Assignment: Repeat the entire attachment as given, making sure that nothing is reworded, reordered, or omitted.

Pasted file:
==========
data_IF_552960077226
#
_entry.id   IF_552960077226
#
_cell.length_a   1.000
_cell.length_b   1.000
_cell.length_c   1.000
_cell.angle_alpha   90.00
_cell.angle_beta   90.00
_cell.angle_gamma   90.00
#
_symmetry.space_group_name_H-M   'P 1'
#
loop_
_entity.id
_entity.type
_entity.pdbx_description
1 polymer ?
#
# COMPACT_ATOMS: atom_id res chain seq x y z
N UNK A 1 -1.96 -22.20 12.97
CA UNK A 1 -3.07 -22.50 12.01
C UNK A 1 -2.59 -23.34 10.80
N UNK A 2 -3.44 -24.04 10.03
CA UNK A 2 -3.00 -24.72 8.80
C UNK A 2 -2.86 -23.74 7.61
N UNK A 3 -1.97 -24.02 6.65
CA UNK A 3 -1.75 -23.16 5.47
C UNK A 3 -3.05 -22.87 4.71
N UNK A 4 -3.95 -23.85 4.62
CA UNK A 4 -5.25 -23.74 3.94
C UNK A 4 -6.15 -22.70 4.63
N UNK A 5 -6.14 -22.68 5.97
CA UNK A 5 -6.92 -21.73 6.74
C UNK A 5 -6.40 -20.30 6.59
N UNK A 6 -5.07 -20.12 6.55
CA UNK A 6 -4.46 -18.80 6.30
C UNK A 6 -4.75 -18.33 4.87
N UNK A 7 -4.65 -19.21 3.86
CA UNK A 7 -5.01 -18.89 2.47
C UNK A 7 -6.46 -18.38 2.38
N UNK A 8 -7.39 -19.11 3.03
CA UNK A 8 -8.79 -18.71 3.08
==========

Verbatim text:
data_IF_552960077226
#
_entry.id   IF_552960077226
#
_cell.length_a   1.000
_cell.length_b   1.000
_cell.length_c   1.000
_cell.angle_alpha   90.00
_cell.angle_beta   90.00
_cell.angle_gamma   90.00
#
_symmetry.space_group_name_H-M   'P 1'
#
loop_
_entity.id
_entity.type
_entity.pdbx_description
1 polymer ?
#
# COMPACT_ATOMS: atom_id res chain seq x y z
N UNK A 1 -1.96 -22.20 12.97
CA UNK A 1 -3.07 -22.50 12.01
C UNK A 1 -2.59 -23.34 10.80
N UNK A 2 -3.44 -24.04 10.03
CA UNK A 2 -3.00 -24.72 8.80
C UNK A 2 -2.86 -23.74 7.61
N UNK A 3 -1.97 -24.02 6.65
CA UNK A 3 -1.75 -23.16 5.47
C UNK A 3 -3.05 -22.87 4.71
N UNK A 4 -3.95 -23.85 4.62
CA UNK A 4 -5.25 -23.74 3.94
C UNK A 4 -6.15 -22.70 4.63
N UNK A 5 -6.14 -22.68 5.97
CA UNK A 5 -6.92 -21.73 6.74
C UNK A 5 -6.40 -20.30 6.59
N UNK A 6 -5.07 -20.12 6.55
CA UNK A 6 -4.46 -18.80 6.30
C UNK A 6 -4.75 -18.33 4.87
N UNK A 7 -4.65 -19.21 3.86
CA UNK A 7 -5.01 -18.89 2.47
C UNK A 7 -6.46 -18.38 2.38
N UNK A 8 -7.39 -19.11 3.03
CA UNK A 8 -8.79 -18.71 3.08